Shipmate Column
July-August 2019

Pres:  CAPT W. Spencer Johnson IV, USN (Ret.)
Sec'y: Michael H. Shelley
164 Sweetwater Lane, Pisgah Forest, NC 28768
h: 828-506-2201  e:
Web site:

For any classmate you can go to the Classmates Page and enter his name to read his current biography if available.

        With sadness, I begin this month's report with news that two of our classmates have crossed the bar.

Robert R. "Bo" Newell passed away on 11 May. His widow, Nancy, can be contacted at P.O. Box 331, Wintergreen, VA 22958.

Richard E. Omohundro died on 28 May. Dick's widow, Ann, can be contacted at Sheridan Assisted Living, 11705 Evening Walk Dr., Lakewood Ranch, FL 34211.

        Please be sure to remember these classmates by seeing their obituaries in the Last Call section of by clicking HERE.

        This news of a memorial celebration comes from Phillip Marsden.
     Eighteen members of the '63 community gathered on 6 April with Betty Ray Wilson and close to 100 other guests to help celebrate the rich and rewarding life of our classmate Rich Wilson, who died on 4 December 2018. The event was held at a beachfront venue in Del Mar, CA, on a sparkling, sunny day. After time for food and socializing, participants gathered inside to share numerous stories about Rich's influence on their lives. It was clear that he was highly regarded as a husband, father, neighbor and Naval Officer. Rich was an inspiration and mentor to many and an excellent representative of our Class of 1963. This photo shows Betty Ray (with her hands clasped) joined by June Stone, Felix DeGolian, Lew and Lynn Blackwell, Karl and Marirose Kozak, Lee and Sue Cargill, Rich and Sue Andrews, Jay Roberts and Karen Miles, Ted Krohne, Phillip Marsden, Donna Kaup, Lee Tillotson, Don Grant, and Ray Kutch.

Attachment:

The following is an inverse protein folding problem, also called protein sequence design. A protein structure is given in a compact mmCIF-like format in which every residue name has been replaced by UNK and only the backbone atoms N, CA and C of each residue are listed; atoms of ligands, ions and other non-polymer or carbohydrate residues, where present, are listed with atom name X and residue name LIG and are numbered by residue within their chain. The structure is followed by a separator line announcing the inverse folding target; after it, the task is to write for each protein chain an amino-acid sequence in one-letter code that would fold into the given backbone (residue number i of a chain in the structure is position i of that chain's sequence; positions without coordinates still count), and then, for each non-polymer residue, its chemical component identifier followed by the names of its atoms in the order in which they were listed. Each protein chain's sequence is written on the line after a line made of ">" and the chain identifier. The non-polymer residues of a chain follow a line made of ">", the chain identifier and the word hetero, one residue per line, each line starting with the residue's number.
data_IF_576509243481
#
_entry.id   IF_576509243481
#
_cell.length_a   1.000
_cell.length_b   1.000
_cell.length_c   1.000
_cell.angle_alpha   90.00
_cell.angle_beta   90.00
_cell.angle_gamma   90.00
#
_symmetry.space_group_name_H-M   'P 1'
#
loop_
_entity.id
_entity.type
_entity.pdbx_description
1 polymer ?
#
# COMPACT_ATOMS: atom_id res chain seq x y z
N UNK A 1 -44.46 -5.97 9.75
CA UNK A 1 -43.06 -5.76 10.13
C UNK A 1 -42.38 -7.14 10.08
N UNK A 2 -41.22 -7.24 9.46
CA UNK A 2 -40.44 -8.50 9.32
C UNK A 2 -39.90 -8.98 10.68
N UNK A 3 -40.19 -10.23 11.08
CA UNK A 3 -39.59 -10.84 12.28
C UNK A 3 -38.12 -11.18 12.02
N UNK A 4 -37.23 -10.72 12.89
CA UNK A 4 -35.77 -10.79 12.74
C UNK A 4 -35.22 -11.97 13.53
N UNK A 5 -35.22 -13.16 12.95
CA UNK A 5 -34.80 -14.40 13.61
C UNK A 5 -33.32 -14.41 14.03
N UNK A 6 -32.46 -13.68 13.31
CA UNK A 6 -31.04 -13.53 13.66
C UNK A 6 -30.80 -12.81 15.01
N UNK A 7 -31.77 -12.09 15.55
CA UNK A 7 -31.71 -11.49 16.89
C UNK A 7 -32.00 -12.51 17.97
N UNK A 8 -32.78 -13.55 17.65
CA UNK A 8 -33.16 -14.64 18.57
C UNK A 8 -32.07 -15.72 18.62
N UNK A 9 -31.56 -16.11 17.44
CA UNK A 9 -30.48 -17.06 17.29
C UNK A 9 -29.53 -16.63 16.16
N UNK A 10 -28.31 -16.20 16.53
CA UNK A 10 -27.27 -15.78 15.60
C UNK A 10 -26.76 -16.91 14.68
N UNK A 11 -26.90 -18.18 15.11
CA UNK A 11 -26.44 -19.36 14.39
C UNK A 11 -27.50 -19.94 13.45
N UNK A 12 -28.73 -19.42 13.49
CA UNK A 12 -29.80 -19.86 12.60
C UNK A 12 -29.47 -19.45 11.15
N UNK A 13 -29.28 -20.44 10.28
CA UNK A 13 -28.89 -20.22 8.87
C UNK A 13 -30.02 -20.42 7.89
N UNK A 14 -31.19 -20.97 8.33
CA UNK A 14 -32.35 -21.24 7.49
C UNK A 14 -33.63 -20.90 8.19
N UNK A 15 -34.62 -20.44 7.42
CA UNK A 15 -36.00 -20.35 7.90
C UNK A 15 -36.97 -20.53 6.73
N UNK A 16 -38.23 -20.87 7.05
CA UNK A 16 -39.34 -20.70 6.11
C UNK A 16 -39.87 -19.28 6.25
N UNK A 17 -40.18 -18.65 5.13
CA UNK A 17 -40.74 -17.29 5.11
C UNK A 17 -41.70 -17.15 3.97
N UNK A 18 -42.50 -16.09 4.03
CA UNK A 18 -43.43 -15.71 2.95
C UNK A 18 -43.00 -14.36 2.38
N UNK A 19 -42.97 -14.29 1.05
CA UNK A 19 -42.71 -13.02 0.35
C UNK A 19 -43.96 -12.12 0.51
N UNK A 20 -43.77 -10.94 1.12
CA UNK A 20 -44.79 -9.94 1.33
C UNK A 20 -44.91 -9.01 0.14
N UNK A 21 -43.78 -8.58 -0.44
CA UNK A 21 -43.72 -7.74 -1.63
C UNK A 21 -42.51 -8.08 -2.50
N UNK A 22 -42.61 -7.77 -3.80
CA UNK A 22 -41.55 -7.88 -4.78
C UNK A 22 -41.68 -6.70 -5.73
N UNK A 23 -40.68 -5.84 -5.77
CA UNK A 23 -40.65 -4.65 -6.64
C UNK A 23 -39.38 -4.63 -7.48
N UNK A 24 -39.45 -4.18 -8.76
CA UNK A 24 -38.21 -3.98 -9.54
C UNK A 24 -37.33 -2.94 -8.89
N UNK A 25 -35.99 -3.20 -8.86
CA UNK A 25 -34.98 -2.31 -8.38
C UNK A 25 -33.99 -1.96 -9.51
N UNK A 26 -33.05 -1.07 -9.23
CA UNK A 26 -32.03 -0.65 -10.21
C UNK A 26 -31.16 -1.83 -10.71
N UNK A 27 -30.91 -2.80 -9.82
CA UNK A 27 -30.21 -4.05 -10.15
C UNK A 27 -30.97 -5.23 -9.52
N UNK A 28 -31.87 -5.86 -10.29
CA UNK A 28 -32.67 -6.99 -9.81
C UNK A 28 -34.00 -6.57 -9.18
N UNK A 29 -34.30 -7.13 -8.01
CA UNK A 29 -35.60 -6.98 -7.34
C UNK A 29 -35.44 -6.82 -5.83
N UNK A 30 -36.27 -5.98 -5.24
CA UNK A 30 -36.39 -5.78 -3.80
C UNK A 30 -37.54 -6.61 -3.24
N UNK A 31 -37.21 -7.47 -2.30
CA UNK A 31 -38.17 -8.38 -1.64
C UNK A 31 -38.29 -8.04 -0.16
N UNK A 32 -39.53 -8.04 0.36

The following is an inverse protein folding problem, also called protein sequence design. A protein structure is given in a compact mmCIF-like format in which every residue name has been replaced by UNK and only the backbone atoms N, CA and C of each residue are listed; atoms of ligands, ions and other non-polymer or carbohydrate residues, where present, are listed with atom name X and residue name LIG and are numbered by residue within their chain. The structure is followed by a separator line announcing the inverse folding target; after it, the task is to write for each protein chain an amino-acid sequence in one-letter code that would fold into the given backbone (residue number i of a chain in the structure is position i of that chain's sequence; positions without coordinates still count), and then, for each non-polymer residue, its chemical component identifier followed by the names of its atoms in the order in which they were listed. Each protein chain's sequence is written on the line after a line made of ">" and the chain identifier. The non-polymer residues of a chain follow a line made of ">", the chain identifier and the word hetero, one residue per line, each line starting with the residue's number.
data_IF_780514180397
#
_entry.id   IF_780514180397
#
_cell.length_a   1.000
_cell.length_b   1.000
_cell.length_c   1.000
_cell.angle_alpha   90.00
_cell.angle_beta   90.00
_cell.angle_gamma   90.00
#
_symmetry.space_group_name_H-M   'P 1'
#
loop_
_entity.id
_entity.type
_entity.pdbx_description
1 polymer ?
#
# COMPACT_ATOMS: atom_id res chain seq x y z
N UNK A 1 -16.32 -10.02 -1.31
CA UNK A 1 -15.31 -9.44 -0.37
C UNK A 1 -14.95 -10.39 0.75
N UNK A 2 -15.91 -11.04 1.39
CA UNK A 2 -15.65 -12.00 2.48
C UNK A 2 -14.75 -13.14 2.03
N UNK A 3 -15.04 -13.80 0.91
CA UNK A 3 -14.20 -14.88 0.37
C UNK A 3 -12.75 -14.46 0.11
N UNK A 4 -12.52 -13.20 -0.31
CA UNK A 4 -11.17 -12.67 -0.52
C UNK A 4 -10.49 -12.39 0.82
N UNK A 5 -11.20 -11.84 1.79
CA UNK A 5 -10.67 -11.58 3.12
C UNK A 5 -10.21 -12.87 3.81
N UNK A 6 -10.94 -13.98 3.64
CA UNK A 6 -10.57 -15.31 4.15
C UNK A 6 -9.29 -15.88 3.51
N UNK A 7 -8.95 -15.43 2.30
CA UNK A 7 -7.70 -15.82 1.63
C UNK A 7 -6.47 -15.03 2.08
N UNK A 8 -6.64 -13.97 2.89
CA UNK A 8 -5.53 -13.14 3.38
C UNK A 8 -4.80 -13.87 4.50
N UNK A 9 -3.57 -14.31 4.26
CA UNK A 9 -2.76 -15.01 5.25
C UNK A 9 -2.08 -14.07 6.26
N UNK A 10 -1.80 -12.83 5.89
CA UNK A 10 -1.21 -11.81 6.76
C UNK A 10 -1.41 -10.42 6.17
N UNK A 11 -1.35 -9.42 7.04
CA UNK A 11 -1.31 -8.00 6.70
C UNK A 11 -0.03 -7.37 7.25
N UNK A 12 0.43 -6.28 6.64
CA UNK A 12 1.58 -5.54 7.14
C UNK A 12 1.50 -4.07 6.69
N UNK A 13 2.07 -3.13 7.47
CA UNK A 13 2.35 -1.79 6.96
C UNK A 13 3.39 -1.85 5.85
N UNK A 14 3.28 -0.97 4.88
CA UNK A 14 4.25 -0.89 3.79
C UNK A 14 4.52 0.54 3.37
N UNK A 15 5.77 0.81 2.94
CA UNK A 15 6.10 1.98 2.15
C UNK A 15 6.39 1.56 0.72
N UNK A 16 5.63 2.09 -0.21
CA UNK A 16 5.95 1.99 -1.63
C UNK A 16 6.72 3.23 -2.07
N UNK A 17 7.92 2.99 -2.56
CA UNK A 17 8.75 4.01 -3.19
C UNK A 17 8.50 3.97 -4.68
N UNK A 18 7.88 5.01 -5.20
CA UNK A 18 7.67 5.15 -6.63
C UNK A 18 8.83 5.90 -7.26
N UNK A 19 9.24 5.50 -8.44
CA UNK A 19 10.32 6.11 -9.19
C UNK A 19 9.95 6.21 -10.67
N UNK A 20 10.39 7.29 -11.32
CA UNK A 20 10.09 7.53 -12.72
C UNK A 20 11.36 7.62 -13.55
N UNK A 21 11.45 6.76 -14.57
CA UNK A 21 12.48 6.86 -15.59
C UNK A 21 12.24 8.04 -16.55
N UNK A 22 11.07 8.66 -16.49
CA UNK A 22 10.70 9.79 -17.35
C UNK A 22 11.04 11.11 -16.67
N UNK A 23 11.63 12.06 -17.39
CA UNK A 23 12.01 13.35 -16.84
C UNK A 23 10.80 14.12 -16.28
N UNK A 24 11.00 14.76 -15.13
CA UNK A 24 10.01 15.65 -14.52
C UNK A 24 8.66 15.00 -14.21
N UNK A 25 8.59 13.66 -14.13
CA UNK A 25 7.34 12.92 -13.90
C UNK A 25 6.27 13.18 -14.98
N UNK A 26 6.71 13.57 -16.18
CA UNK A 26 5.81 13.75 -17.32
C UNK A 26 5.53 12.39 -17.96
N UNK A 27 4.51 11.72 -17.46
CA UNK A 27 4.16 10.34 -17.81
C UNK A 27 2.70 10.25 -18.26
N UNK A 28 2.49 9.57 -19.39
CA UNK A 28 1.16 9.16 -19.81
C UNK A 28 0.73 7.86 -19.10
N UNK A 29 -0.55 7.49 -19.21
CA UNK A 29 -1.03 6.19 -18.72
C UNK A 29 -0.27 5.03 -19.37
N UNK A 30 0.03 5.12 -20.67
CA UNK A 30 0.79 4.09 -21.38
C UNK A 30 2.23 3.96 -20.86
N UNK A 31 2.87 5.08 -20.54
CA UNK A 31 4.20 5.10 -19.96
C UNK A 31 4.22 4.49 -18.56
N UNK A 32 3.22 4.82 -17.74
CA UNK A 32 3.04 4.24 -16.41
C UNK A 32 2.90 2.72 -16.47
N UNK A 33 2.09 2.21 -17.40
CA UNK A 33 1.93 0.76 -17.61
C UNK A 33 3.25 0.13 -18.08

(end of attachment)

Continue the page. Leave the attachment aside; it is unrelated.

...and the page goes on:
Remembering and celebrating Rich Wilson

        Tom Robertson provided this account of the memorial gathering for another of our classmates.
     Colonel Denny Tomlin, U. S. Marine Corps, was honored and remembered 25 March at Fleet Landing in Jacksonville Beach where he and Cindy moved about a year ago, unaware of how serious Denny's pancreatic cancer was. It was a standing-room-only congregation for the celebration of Denny's life, aside from the family mostly fellow residents who are predominantly retired Navy and Marines. There was hardly a space to stand in this crowd so appreciative of Denny's kind and energetic taking charge of activities there at the Landing. His son Drew painted a colorful and emotional picture of his Dad and of the special family relationship they all enjoyed. I think the folks there learned lots about Denny and his astonishing career as a Marine, natural linguist, and intel specialist. Marines in uniform added just the right amount of color and Hurrah to the occasion.